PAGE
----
Keep in mind that south-facing windows typically get the most sun and north-facing the least.
It’s normal for succulents to get leggy over time. After four to six months or whenever you tire of looking at stems that have growth only on the tips, take cuttings and replant.

Also see my DIY video ~

Related info on this site:


Succulent Basics, Must-Do’s and FAQs

Let me guide you through the essentials of growing succulents successfully: water, light, soil, fertilizer and more. If all this is new to you… [Continue reading]

Also on my YouTube channel: 

Create a Colorful Succulent Terrarium


 

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Jim Gardner’s Succulent Showcase

At Jim and Jan Gardner’s home near Los Angeles, hundreds of varieties of mature succulents and low-water companion plants pack a colorful, well-thought-out landscape.

A retired MD, Jim’s the “succulent guy” at nearby South Coast Botanic Garden and an art potter as well.

For over 40 years, the Gardners have lived in Rolling Hills Estates on the Palos Verdes peninsula, which juts from the coastline like a burl on an oak. It’s a highly desirable habitat for people as well as plants, and a great place to view large specimens. Tropicals and succulents have thrived in this mild, maritime climate for as long as nurseries have offered them.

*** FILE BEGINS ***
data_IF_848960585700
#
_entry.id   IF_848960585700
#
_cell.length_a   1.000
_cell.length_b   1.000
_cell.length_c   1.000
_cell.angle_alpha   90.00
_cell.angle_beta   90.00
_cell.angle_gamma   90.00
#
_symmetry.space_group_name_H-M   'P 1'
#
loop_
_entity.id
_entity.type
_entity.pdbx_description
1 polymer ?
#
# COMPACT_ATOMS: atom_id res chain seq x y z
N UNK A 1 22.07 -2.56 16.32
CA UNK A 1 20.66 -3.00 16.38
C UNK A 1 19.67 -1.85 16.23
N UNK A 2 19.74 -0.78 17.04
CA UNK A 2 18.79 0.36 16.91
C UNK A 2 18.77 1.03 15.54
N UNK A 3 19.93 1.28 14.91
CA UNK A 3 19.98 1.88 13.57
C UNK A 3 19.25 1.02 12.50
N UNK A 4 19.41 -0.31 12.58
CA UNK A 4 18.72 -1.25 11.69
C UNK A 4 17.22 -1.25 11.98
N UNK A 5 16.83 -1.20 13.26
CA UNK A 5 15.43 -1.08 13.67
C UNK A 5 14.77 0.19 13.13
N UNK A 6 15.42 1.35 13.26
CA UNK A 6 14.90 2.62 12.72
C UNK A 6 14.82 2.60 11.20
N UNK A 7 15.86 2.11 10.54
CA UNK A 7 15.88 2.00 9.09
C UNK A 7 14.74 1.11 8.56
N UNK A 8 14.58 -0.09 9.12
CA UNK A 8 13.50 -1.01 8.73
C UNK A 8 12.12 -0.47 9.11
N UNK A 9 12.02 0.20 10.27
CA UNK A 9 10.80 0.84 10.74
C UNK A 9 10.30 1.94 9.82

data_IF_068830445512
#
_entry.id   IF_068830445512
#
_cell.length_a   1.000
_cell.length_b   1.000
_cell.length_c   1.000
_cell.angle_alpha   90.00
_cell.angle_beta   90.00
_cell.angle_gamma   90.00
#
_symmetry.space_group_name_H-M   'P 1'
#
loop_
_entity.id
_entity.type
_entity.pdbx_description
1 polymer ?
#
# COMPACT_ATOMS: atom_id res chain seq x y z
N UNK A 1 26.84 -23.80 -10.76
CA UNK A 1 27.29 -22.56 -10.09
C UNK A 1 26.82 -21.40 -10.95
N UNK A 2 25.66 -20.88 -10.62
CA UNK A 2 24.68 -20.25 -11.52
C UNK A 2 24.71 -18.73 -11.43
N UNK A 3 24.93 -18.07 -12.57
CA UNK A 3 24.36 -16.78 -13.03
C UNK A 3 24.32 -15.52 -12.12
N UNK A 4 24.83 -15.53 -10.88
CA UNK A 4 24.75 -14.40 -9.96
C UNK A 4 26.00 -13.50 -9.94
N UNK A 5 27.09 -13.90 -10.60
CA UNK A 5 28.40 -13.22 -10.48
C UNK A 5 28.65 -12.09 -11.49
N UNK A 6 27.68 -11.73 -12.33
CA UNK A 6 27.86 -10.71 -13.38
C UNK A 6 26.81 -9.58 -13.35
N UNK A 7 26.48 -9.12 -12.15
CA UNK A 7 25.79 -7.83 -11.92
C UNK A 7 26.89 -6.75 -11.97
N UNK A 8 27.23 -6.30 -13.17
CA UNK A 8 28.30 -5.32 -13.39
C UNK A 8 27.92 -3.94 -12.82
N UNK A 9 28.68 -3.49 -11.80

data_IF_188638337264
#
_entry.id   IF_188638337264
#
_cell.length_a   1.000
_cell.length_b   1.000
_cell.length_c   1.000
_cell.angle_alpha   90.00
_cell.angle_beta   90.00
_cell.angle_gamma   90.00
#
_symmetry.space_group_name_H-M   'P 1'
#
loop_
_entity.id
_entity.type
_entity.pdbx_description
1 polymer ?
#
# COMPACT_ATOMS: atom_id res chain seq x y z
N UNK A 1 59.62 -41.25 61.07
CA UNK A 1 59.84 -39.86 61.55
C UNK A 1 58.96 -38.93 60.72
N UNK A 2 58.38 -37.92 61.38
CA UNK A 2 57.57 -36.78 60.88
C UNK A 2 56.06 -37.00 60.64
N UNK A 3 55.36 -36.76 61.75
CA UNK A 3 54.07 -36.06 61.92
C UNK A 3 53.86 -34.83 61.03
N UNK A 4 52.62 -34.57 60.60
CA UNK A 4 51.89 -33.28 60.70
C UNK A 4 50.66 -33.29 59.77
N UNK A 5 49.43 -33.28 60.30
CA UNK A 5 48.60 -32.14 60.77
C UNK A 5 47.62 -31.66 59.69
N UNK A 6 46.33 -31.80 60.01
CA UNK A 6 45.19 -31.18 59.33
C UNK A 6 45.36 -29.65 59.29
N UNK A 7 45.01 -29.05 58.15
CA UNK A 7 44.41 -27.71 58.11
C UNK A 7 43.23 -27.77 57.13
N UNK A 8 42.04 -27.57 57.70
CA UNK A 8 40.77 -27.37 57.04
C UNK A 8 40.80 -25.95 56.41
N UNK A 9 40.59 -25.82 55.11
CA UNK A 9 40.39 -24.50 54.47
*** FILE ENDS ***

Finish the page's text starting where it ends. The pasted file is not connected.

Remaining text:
Palos Verdes peninsula, southwest of LA. The red dot indicates the South Coast Botanic Garden.

Jim is a self-described “biophile:” a person who enjoys interacting with nature’s life forms. “They stick to me,” Jim says of his collection of 1,300 potted succulents and cacti. Many are in containers made by Jim himself, who after 30 years in internal medicine at Kaiser’s South Bay Medical Center, became an artist-potter. His sought-after work is characterized by textures derived from organic items such as pine cones and tree bark. A long-time Cactus and Succulent Society member, Jim volunteers at nearby South Coast Botanic Garden. His pots are available at the gift shop and the annual two-day Cactus & Succulent Show in April.

Jim makes it look easy to grow 20-foot tree aloes, airy epidendrums and sofa-sized deuterochonias (a spiky, colony-forming bromeliad), but like any avid biophile, he’s made his share of mistakes. Years ago, for example, when applying herbicide to an invasive grass, Jim sprayed his succulent euphorbias as well. “They turned to mush,” he recalls wryly.